Children begin the practice of drawing – or mark making – from the moment they can clasp a pencil, crayon or stick in their hand. Drawing takes place on a multitude of surfaces: not just paper, but on walls, the pavement, in the sand. For children it is one of their earliest forms of expression and an activity that is free and full of wonder and discovery.

As children get older, they naturally begin to draw the world around them – themselves, families, their house, their pet. Through drawing they are making sense of the world and their place in it. We see early impressions of ideas and the breadth of their imagination.

As educators and artists, we believe this approach to drawing should be protected as that child gets older and begins their formal education journey; and that curriculum expectations in terms of skills progression are applied in a way that doesn’t detract from individual creative voice.

So, what is drawing?

Like any skill, drawing improves with regular and repeated practice. But that’s not to say drawing is a skill through which one learns a series of formal or technical steps and by the end of those steps you are good at drawing. Approaching drawing this way can undermine the full range of possibilities available to the learner. When we think about what drawing is, and the ways in which it can happen – then we are in a different space altogether.

Drawing is essentially marks, or a series of marks made on a surface by a person using a drawing tool. What that surface is and what that drawing tool looks like and crucially, what the intention of that drawing is, is wide open.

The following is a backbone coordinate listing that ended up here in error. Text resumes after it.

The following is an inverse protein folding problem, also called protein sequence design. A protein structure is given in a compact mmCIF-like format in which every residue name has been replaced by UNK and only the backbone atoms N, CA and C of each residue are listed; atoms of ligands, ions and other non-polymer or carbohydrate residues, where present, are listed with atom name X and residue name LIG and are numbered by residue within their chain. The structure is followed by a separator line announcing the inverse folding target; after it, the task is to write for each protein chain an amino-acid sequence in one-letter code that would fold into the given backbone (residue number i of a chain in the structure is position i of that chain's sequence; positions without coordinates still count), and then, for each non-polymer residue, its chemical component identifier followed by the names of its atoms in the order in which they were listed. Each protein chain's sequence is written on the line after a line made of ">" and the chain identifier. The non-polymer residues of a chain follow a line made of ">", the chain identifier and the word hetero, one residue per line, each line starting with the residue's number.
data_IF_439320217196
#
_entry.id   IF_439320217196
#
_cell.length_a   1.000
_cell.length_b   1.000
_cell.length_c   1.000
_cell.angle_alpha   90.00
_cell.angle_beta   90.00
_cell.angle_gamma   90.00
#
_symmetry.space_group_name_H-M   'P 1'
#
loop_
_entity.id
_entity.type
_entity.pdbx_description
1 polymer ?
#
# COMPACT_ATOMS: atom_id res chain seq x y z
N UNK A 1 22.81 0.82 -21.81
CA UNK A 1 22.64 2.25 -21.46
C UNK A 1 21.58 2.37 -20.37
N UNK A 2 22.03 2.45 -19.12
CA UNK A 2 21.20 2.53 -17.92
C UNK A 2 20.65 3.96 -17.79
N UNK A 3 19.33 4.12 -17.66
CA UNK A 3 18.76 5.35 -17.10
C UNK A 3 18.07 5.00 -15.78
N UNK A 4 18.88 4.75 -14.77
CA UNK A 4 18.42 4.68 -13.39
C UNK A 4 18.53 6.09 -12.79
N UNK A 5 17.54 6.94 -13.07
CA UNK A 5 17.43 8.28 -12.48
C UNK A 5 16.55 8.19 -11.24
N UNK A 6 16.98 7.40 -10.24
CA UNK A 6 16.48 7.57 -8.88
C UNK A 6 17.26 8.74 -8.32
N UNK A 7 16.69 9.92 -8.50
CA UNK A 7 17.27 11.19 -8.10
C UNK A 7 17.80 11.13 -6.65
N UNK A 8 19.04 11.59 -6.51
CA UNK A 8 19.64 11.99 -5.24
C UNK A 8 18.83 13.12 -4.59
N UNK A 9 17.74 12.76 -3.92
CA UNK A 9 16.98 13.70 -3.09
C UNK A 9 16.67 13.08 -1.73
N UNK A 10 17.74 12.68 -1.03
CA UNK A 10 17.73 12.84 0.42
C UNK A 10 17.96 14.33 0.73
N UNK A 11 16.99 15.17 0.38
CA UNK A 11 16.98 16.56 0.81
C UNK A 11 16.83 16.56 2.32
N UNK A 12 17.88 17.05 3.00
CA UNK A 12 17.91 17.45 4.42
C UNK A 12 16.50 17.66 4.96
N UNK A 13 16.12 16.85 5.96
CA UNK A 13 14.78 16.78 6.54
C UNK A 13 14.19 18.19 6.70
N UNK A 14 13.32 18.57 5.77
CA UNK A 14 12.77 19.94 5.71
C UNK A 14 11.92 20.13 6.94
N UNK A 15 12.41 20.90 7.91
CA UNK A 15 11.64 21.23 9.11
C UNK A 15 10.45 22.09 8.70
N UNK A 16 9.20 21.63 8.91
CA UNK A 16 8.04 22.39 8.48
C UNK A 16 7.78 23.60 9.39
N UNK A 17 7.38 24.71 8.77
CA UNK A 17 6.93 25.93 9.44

Drawing can be messy, dynamic, quiet, neat; chaotic; gentle. Embrace it in all its forms. Keep it wide open.

Skills progression and knowledge for drawing

When we start to consider skills progression, knowledge and curriculum pressures, it can be easy to forget about ‘thinking out’ and instead begin to narrow down what drawing is. Drawing isn’t just careful shading using pencils. Try to resist narrowing down and know that providing a range of regular drawing opportunities is key. Enable the children who love small scale technical drawing as well as the children who prefer to draw expressively and in large scale on the wall using charcoal (and everyone in between) and you can build a rich and creative educational experience.

It’s through these wide-ranging opportunities that you can uncover and discover what your children’s creative preferences are. Through this you are best placed to give them room to reach their potential and for you as an educator to assess and reflect on their work.

So how do we want the children we teach to feel about drawing by the time they finish Year 6?

 Consider the following resonating statements: